If you remember from our original plan, radishes were on the list to be planted. I was excited to plant them as they sounded easy to grow and I would have been able to plant them again after harvesting.

Unfortunately, because of the pandemic, I was limiting my trips out and didn’t get to buy these seeds. They are on the list for next year, though!

The Big Picture

While I didn’t get a massive harvest from my garden, it was a completely worthwhile experience. The process of growing my own food gave me a greater appreciation for produce in general.

The ups and downs that come with the sun and clouds, how devastated I was when my tomato plant leaves were turning yellow, and the joy that I felt at the sight of the first fruit all gave me an appreciation for what goes into growing food for a larger population.

My little gardening experiment has made me feel more connected to my food. While I haven’t gotten the biggest harvest out of it, I’m so glad that I gave it a try and hope to grow more next year!

Have you been gardening this year? What lessons have you learned from your garden?

17 Comments

  • Clarissa

    This is great. Ever since lockdown started in March I have been missing nature, and I really wanted to start a vegetable garden. But like you, I am renting and have very little space and am not allowed to dig in the yard. So we settled for an herb garden. We’ve got basil, cilantro, sage, rosemary, and thyme. The basil especially is really going off and we even made our own pesto! It was delicious. But I grew up with huge veggie and fruit gardens and can’t wait to get back to that some day. Thanks so much for letting me vicariously enjoy your veggies! ☺️

    • A Sustainably Simple Life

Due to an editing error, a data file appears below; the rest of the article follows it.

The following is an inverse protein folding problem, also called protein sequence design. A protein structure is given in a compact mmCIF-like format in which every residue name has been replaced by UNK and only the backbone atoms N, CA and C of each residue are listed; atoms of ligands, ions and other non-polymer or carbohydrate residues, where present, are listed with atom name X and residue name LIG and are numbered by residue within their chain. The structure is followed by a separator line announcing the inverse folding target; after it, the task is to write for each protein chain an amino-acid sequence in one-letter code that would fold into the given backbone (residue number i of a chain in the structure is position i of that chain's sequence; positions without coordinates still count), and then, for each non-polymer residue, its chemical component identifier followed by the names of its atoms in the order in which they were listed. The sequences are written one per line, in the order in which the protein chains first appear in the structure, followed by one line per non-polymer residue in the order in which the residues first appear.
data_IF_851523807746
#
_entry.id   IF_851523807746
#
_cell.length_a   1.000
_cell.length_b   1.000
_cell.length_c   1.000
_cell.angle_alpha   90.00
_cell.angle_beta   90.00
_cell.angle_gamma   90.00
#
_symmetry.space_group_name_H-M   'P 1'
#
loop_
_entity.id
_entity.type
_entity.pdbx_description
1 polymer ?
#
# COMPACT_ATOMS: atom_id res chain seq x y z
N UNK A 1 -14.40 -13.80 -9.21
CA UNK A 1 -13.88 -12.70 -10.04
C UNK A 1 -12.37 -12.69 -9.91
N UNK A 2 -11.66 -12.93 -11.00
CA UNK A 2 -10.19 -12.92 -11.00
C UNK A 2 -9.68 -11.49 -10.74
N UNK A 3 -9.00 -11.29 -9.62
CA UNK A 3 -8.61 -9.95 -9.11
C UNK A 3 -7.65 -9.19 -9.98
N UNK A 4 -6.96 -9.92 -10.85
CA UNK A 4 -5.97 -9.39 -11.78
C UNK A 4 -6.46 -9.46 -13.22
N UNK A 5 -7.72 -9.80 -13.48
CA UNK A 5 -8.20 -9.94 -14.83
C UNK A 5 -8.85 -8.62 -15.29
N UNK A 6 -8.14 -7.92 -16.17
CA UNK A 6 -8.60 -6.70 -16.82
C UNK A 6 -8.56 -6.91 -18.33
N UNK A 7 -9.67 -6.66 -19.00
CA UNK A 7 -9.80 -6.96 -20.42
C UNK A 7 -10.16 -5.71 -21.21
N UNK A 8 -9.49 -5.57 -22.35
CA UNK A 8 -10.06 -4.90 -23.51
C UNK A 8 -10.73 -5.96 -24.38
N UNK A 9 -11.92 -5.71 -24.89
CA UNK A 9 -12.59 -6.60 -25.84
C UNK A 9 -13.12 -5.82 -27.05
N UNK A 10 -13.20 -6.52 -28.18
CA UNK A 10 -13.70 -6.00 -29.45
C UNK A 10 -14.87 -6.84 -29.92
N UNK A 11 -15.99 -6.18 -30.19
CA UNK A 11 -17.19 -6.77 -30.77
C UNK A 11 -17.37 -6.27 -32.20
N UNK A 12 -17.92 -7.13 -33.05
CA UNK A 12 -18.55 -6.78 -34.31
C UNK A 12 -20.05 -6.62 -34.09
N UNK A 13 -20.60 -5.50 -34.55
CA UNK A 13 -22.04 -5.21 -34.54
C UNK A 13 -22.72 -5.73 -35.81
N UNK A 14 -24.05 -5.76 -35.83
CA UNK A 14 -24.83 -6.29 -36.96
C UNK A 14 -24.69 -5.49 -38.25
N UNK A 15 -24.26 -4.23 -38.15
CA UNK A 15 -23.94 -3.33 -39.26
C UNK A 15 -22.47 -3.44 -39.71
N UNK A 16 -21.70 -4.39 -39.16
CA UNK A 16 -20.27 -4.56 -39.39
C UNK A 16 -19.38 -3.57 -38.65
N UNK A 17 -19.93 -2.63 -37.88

Renting makes certain things a lot more difficult! Sounds like you’re making great use of space for your herb garden, though! My basil is growing so well too, but I keep forgetting to add it to recipes. I’m not used to having fresh plants around hehe!

  • Michelle (Boomer Eco Crusader)

    It is rewarding to grow your own food, even just a little. I have been planting tomatoes in pots on my deck in years. This year, I started seeds indoors from seed in the winter. I also expanded my garden to peppers, potatoes, peas and beans.

  • Vinn

    Cheers! It’s all about making a step to grow green. This summer we have abundant produce of zucchinis, some tomatoes, watermelons, eggplant and I’m growing basil too. Gardening is a constant learning process. We will try to do better next summer!

  • Jaya Avendel

    Gardens take such time to cultivate and get right; you have to keep moving on with what you learned to do better. We have had some terrible failures and some rejuvenating successes! Basil was among our successes this year and I love it on summer tomato and mozzarella stacks.
    Thank you for sharing this; I hope you keep at it. 🙂

    • A Sustainably Simple Life

      Thank you! It’s so encouraging to hear other people’s experiences. I’m really looking forward to taking what I’ve learned from this year and applying it to next time 🙂

  • Holly

    This post was so much fun, Alison. I’m sorry to hear that several of your plants didn’t fare so well, but hey, it’s still a lot of fun, right? Gardening, even in small doses, is therapeutic, don’t you think? There’s just something about connecting with nature by caring for plants that aids mental health.

    I love that you did this while renting too. It’s important that everyone gets the chance to grow their own food. Like you said in this post – it surely gives a new appreciation for where produce comes from, and how much effort it takes for us to have food on our tables. So many people don’t realize the hard work farmers do for us every single day.

    Thank you so much for sharing your gardening adventures with all of us! I’ve thoroughly enjoyed the read. ❤

    • A Sustainably Simple Life

      You are so right, Holly. Connecting to nature is such good therapy. Even my tiny garden brought me a lot of joy this summer. I can’t wait to see what grows next year 🙂

What are your thoughts? Let us know in the comments!